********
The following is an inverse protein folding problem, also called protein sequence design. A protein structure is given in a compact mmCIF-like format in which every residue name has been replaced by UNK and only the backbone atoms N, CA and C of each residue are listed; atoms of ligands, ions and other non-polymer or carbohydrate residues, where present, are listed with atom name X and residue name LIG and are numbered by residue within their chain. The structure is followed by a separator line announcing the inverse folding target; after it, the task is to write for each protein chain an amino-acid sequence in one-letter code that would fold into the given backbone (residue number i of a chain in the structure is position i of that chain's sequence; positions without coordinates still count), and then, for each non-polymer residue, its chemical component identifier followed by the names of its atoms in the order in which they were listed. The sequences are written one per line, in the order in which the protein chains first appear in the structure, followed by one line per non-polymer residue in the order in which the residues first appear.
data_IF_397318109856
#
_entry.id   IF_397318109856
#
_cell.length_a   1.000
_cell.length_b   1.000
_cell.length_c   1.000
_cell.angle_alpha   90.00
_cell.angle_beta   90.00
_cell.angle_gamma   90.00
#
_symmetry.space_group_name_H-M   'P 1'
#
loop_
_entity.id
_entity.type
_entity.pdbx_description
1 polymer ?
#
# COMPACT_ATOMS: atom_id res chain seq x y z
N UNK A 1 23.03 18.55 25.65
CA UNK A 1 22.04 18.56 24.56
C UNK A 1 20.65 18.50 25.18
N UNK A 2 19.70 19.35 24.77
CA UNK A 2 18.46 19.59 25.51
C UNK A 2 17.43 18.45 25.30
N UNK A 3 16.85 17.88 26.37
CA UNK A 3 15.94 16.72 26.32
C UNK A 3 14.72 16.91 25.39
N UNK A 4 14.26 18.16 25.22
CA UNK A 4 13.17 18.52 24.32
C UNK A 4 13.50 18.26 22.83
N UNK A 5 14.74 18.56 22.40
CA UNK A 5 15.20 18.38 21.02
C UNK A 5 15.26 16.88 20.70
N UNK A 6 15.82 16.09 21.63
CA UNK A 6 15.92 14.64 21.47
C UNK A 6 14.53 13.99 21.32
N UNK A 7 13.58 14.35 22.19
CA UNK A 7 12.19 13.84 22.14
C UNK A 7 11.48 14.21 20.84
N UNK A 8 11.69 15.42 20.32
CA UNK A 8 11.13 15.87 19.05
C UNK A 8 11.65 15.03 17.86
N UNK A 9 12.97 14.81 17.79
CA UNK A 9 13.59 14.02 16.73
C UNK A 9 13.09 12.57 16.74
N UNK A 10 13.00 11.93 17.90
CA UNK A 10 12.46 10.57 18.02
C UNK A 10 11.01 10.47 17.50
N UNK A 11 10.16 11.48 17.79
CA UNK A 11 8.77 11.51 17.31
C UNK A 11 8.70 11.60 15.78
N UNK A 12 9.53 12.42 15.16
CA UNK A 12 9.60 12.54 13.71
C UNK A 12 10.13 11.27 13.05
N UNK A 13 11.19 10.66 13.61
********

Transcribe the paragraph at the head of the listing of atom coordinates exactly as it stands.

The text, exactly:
The following is an inverse protein folding problem, also called protein sequence design. A protein structure is given in a compact mmCIF-like format in which every residue name has been replaced by UNK and only the backbone atoms N, CA and C of each residue are listed; atoms of ligands, ions and other non-polymer or carbohydrate residues, where present, are listed with atom name X and residue name LIG and are numbered by residue within their chain. The structure is followed by a separator line announcing the inverse folding target; after it, the task is to write for each protein chain an amino-acid sequence in one-letter code that would fold into the given backbone (residue number i of a chain in the structure is position i of that chain's sequence; positions without coordinates still count), and then, for each non-polymer residue, its chemical component identifier followed by the names of its atoms in the order in which they were listed. The sequences are written one per line, in the order in which the protein chains first appear in the structure, followed by one line per non-polymer residue in the order in which the residues first appear.